Weekly Offshore Rig Review: Mess in the Med

Cyprus Gets Serious About Oil & Gas
As the eastern Mediterranean has become a more and more attractive region for hydrocarbon exploration, the Greek Cypriot government has made some important moves towards establishing oil and gas exploration within the waters surrounding the island nation, which have thrust the tiny nation into the international spotlight in recent weeks. In particular, the government in Nicosia has taken these steps:

  • In 2002, Cyprus embarked on the delineation of its Exclusive Economic Zone (EEZ) bordering Egypt, its neighbor 200 miles (320 km) to the south. Those efforts resulted in the signing of several agreements with the Egyptian government including deals for joint exploration of oil and gas resources near the median line between the two nations and the sharing of scientific and technical data.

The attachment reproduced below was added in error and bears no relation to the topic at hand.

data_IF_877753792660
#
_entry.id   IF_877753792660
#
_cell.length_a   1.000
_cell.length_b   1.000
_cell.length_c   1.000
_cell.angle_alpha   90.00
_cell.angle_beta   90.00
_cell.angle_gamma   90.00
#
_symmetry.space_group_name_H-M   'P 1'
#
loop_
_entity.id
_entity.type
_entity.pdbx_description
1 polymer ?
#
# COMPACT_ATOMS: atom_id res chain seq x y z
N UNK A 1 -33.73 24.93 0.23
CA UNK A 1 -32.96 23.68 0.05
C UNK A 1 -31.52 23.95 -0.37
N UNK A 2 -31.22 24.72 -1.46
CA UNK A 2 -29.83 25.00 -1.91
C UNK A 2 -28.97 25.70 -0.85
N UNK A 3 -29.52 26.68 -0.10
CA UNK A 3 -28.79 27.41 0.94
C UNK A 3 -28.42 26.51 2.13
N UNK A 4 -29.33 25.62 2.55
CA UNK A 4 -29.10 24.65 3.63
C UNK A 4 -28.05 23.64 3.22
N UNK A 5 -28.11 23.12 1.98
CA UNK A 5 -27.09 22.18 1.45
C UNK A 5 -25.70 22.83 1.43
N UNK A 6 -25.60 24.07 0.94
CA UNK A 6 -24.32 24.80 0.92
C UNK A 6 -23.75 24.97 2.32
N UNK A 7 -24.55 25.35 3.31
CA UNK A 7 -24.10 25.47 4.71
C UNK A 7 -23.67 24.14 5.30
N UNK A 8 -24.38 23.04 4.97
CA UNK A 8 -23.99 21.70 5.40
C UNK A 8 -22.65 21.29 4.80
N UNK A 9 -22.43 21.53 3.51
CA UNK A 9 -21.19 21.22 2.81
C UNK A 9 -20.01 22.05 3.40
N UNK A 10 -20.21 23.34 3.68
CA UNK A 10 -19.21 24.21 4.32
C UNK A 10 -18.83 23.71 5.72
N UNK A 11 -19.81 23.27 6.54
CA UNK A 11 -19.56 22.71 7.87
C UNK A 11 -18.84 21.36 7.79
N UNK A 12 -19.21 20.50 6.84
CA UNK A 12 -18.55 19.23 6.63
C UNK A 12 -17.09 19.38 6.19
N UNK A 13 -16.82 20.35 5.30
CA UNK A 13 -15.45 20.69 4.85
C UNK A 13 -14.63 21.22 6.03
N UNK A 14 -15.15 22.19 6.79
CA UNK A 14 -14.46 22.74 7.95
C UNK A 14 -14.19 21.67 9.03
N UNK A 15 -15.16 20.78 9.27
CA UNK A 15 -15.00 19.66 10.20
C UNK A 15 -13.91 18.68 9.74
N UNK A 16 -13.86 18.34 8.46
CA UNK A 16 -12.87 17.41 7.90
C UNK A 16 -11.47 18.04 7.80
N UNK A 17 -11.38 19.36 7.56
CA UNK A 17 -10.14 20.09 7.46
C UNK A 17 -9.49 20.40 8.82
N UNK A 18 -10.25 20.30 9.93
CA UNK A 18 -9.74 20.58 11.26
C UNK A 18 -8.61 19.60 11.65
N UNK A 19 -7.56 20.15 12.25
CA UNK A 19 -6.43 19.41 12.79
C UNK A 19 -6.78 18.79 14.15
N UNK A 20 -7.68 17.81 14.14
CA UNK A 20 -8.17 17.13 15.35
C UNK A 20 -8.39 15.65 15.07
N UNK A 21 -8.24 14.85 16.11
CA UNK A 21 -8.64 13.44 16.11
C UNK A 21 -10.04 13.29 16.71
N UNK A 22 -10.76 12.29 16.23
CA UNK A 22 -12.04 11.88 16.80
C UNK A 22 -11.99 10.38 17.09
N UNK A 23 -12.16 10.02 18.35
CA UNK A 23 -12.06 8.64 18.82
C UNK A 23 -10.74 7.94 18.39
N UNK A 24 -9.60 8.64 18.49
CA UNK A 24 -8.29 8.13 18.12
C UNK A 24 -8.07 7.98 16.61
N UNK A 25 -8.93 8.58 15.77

• Based on Egyptian seismic surveys that indicated hydrocarbons trending north from Egyptian to Cypriot waters, PGS Geophysical was commissioned to run and interpret seismic surveys in the EEZ north of Egypt during the first half of 2006. As Cypriot Foreign Minister George Lillikas noted in May, 2006: "The chances [of finding hydrocarbons, particularly gas] are quite high in light of results from searches carried out by Egypt in an area not far from the boundary delineating the exclusive economic zones of both countries."